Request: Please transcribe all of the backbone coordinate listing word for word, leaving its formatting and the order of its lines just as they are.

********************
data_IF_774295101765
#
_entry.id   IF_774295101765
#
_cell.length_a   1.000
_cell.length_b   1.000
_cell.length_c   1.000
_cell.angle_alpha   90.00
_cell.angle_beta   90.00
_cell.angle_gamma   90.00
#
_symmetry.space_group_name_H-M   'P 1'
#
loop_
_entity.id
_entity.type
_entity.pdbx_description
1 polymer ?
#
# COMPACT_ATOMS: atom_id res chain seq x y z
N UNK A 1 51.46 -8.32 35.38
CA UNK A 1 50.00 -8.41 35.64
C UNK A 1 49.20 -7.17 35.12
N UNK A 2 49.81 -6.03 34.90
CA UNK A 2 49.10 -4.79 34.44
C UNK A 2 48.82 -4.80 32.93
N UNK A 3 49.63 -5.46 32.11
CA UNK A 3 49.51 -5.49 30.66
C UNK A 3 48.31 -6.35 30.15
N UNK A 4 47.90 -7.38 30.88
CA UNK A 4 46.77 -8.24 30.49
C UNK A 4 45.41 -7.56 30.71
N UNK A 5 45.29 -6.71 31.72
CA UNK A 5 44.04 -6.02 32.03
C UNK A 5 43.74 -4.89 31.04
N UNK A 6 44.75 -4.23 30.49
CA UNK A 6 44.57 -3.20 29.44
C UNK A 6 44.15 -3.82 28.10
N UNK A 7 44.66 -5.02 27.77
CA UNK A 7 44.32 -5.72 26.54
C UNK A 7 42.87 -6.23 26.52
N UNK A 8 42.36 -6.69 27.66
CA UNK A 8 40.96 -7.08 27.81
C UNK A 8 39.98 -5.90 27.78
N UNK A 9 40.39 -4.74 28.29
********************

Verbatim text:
data_IF_774295101765
#
_entry.id   IF_774295101765
#
_cell.length_a   1.000
_cell.length_b   1.000
_cell.length_c   1.000
_cell.angle_alpha   90.00
_cell.angle_beta   90.00
_cell.angle_gamma   90.00
#
_symmetry.space_group_name_H-M   'P 1'
#
loop_
_entity.id
_entity.type
_entity.pdbx_description
1 polymer ?
#
# COMPACT_ATOMS: atom_id res chain seq x y z
N UNK A 1 51.46 -8.32 35.38
CA UNK A 1 50.00 -8.41 35.64
C UNK A 1 49.20 -7.17 35.12
N UNK A 2 49.81 -6.03 34.90
CA UNK A 2 49.10 -4.79 34.44
C UNK A 2 48.82 -4.80 32.93
N UNK A 3 49.63 -5.46 32.11
CA UNK A 3 49.51 -5.49 30.66
C UNK A 3 48.31 -6.35 30.15
N UNK A 4 47.90 -7.38 30.88
CA UNK A 4 46.77 -8.24 30.49
C UNK A 4 45.41 -7.56 30.71
N UNK A 5 45.29 -6.71 31.72
CA UNK A 5 44.04 -6.02 32.03
C UNK A 5 43.74 -4.89 31.04
N UNK A 6 44.75 -4.23 30.49
CA UNK A 6 44.57 -3.20 29.44
C UNK A 6 44.15 -3.82 28.10
N UNK A 7 44.66 -5.02 27.77
CA UNK A 7 44.32 -5.72 26.54
C UNK A 7 42.87 -6.23 26.52
N UNK A 8 42.36 -6.69 27.66
CA UNK A 8 40.96 -7.08 27.81
C UNK A 8 39.98 -5.90 27.78
N UNK A 9 40.39 -4.74 28.29